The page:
Milk fortifiers help to meet the unique nutritional needs of premature babies by providing extra nutrients, protein, and energy. Milk fortifiers have traditionally been made from cow milk, but fortifiers made from human milk are now available.
A new randomized clinical trial was recently conducted by scientists from the Children’s Hospital Research Institute of Manitoba (CHRIM) to compare how the different milk fortifiers impact the gut microbiome (the trillions of bacteria found in our intestines), which play a key role in the health and development of premature babies.
The study, published in Cell Reports Medicine and co-led by Dr. Meghan Azad, Associate Professor of Pediatrics and Child Health at the University of Manitoba, alongside Dr. Michael Narvey, Section Head of Neonatology at the University of Manitoba, compared 30 premature babies with very low birth weight that were given either the cow milk fortifier or the human-derived fortifier.
They found that the fortifier type does not have much impact on the overall microbiome, although the babies who received the human-derived fortifier were less often colonized by one particular type of bacteria (a member of the Clostridiales Family). In contrast, strong associations were seen between the babies’ microbiome profiles and the proportion of mother’s own milk (as opposed to donor breast milk) they received. Additionally, the analyses also showed that babies receiving more of their mother’s own milk had better weight gain and reduced gut inflammation.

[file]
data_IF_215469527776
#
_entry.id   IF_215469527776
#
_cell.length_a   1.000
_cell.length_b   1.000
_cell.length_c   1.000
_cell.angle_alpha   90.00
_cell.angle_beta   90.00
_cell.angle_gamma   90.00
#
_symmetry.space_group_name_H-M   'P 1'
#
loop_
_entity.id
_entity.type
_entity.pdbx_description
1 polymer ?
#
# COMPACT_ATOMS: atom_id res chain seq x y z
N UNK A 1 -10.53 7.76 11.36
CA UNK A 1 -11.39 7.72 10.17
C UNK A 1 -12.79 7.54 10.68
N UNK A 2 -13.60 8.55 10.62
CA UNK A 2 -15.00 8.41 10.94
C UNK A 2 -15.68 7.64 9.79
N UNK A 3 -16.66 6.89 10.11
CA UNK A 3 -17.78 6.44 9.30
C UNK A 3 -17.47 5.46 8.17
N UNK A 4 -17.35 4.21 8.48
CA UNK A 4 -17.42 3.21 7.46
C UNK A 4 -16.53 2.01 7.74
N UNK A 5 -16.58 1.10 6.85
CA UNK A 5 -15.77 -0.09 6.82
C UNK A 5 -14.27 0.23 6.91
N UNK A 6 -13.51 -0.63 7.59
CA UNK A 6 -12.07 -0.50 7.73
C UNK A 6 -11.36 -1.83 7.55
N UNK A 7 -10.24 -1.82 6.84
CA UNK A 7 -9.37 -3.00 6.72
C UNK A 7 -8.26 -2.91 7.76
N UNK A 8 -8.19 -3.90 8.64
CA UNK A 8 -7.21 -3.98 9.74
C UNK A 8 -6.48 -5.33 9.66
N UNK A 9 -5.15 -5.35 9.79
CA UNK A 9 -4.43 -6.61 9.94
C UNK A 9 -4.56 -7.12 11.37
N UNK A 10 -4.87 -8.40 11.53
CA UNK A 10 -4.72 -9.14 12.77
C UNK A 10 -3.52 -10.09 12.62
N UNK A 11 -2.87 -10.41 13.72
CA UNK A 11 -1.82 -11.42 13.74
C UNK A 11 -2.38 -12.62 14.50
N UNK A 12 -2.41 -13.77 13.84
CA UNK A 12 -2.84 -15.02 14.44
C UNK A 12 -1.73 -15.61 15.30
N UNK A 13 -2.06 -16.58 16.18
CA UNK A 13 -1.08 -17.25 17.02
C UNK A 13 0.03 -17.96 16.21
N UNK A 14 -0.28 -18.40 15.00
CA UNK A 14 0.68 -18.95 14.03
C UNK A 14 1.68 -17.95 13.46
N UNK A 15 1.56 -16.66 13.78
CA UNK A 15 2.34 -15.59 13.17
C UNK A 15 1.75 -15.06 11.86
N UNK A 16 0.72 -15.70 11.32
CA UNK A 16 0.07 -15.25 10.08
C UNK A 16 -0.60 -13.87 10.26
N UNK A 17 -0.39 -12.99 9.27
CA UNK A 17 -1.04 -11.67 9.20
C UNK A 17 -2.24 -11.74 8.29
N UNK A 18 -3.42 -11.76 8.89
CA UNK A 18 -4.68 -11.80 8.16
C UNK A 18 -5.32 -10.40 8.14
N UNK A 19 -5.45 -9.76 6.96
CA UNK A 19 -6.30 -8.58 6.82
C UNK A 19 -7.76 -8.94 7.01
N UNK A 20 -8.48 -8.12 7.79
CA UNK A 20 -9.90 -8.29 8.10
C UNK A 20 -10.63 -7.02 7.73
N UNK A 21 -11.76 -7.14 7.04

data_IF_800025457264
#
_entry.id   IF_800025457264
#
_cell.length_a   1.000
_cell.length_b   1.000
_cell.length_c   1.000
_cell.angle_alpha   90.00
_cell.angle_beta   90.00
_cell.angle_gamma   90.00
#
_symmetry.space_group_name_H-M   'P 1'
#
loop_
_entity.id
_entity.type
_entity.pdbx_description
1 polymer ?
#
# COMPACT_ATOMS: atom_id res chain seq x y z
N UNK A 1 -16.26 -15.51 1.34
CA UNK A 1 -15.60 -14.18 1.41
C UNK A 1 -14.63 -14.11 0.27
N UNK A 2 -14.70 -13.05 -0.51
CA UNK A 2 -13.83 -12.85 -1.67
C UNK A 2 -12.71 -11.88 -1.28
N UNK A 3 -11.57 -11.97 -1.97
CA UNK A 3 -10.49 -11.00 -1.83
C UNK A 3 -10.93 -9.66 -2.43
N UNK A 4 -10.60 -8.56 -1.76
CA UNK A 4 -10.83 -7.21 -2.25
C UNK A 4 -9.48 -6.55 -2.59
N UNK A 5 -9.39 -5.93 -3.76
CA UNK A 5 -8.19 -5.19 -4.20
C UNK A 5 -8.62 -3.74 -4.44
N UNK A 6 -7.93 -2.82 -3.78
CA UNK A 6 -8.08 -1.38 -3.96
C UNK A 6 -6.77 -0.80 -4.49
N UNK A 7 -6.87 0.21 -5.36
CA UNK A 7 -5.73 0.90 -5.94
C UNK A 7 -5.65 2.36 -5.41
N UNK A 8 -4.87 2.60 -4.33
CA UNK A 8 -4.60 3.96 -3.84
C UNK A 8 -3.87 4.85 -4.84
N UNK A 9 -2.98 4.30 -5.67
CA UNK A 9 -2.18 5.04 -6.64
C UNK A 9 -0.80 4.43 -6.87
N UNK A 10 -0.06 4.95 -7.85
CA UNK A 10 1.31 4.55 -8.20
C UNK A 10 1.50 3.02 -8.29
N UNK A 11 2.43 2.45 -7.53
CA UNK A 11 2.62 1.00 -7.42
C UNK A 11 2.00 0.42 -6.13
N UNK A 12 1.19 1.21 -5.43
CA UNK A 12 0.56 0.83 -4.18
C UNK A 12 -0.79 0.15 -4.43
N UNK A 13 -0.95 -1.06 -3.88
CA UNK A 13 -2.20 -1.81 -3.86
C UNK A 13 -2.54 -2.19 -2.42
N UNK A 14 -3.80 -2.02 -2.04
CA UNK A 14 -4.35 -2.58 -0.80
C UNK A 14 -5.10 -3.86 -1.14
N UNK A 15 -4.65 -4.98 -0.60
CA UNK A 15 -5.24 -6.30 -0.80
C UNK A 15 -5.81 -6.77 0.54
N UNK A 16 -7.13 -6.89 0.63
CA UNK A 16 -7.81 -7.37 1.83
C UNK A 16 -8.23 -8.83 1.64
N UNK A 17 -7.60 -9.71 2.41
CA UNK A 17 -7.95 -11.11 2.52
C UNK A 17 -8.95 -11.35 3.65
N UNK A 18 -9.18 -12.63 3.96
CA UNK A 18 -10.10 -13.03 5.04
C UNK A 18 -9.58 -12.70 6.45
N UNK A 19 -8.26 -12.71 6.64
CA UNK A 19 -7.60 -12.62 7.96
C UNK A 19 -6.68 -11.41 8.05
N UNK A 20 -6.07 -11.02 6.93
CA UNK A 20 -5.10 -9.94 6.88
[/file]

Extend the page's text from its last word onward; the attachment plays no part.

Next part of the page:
“We were surprised by the results because we expected that human-derived fortifiers would benefit the microbiome, but they didn’t seem to make much difference.” said Dr. Meghan Azad, Tier 2 Canada Research Chair in Developmental Origins of Chronic Disease, “Instead, we found that the source of breast milk (rather than the type of fortifier) was very important. Feeding mothers’ own breast milk was very strongly linked to microbiome composition.”
The study’s lead author, Dr. Shreyas Kumbhare, who completed his post-doctoral fellowship at CHRIM and the University of Manitoba, believes the results reflect the special properties of mother’s milk, which is uniquely “personalized” for her own baby, and contains hundreds of compounds that support optimal infant growth and development. “Donor breast milk has many benefits compared to synthetic baby formulas, but there is no perfect replacement for a mother’s own milk,” he said.
In a published commentary about the new study, Dr. Paula Meier, director for clinical research and lactation in the neonatal intensive care unit and professor of women, children and family nursing and pediatrics at Rush University Medical Center in Chicago, remarked that ‘These findings have important implications for future research, clinical quality improvement initiatives, and efforts to prioritize the availability of mother’s own milk in the NICU.
Overall, the study provides new evidence that the source of human milk (mother vs. donor) is more important than the type of milk fortifier (human vs. cow) in shaping the gut microbiota in premature infants.
“This research highlights the importance of supporting new mothers to produce, pump and feed their own breast milk in the Neonatal Intensive Care Unit,” says Dr. Narvey. “While the results suggest fortifier type does not have a great deal of influence over the development of the microbiome, there is still much to be learned with respect to the clinical impacts of exclusive human milk diets.”
The study was partially funded by an operating grant from CHRIM with additional researchers who worked on the project from Canada’s National Microbiology Laboratory.